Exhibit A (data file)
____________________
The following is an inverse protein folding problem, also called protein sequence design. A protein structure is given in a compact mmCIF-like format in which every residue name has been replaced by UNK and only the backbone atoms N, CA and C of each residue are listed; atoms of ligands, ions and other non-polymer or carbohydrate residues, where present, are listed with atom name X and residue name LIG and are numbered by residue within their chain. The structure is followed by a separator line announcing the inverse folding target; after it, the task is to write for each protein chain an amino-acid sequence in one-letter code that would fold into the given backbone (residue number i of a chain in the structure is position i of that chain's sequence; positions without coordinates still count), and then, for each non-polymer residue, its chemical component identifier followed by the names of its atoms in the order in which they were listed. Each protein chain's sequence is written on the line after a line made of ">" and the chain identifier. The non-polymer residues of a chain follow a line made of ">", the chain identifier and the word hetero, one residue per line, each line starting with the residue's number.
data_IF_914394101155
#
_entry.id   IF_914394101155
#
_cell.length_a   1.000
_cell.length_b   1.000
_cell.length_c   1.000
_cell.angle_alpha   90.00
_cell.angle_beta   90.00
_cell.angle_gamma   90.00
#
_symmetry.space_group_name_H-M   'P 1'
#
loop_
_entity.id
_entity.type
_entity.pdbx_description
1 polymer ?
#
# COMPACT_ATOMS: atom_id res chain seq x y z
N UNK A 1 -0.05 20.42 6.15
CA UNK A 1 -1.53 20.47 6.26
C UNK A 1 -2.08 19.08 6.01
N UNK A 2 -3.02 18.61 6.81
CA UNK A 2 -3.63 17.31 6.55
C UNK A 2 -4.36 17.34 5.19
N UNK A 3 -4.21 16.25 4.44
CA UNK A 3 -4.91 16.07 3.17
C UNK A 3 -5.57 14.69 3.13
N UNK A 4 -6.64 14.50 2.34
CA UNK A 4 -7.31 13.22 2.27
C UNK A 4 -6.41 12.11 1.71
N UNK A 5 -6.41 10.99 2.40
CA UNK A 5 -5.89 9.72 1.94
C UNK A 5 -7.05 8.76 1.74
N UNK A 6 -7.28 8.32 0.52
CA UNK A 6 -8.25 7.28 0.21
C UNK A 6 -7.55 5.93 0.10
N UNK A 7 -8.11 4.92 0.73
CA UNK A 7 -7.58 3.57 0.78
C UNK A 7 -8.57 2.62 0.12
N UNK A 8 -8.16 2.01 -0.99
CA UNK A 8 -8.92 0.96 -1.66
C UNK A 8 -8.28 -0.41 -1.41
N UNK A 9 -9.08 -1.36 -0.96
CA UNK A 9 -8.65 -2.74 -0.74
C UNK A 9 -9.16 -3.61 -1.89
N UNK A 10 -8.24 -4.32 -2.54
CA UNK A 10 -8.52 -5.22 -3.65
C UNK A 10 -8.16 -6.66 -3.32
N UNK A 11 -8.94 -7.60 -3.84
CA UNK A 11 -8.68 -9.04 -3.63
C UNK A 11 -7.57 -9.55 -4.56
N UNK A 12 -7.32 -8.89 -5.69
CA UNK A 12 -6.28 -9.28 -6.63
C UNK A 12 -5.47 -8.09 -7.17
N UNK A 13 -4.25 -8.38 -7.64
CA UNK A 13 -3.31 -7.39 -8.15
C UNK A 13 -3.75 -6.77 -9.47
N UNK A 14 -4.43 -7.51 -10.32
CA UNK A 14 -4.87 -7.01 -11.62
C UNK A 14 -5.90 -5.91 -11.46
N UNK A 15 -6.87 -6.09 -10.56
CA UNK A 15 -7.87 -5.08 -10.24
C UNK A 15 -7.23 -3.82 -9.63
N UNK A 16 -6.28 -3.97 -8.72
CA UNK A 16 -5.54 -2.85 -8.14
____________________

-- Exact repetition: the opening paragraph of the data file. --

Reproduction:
The following is an inverse protein folding problem, also called protein sequence design. A protein structure is given in a compact mmCIF-like format in which every residue name has been replaced by UNK and only the backbone atoms N, CA and C of each residue are listed; atoms of ligands, ions and other non-polymer or carbohydrate residues, where present, are listed with atom name X and residue name LIG and are numbered by residue within their chain. The structure is followed by a separator line announcing the inverse folding target; after it, the task is to write for each protein chain an amino-acid sequence in one-letter code that would fold into the given backbone (residue number i of a chain in the structure is position i of that chain's sequence; positions without coordinates still count), and then, for each non-polymer residue, its chemical component identifier followed by the names of its atoms in the order in which they were listed. Each protein chain's sequence is written on the line after a line made of ">" and the chain identifier. The non-polymer residues of a chain follow a line made of ">", the chain identifier and the word hetero, one residue per line, each line starting with the residue's number.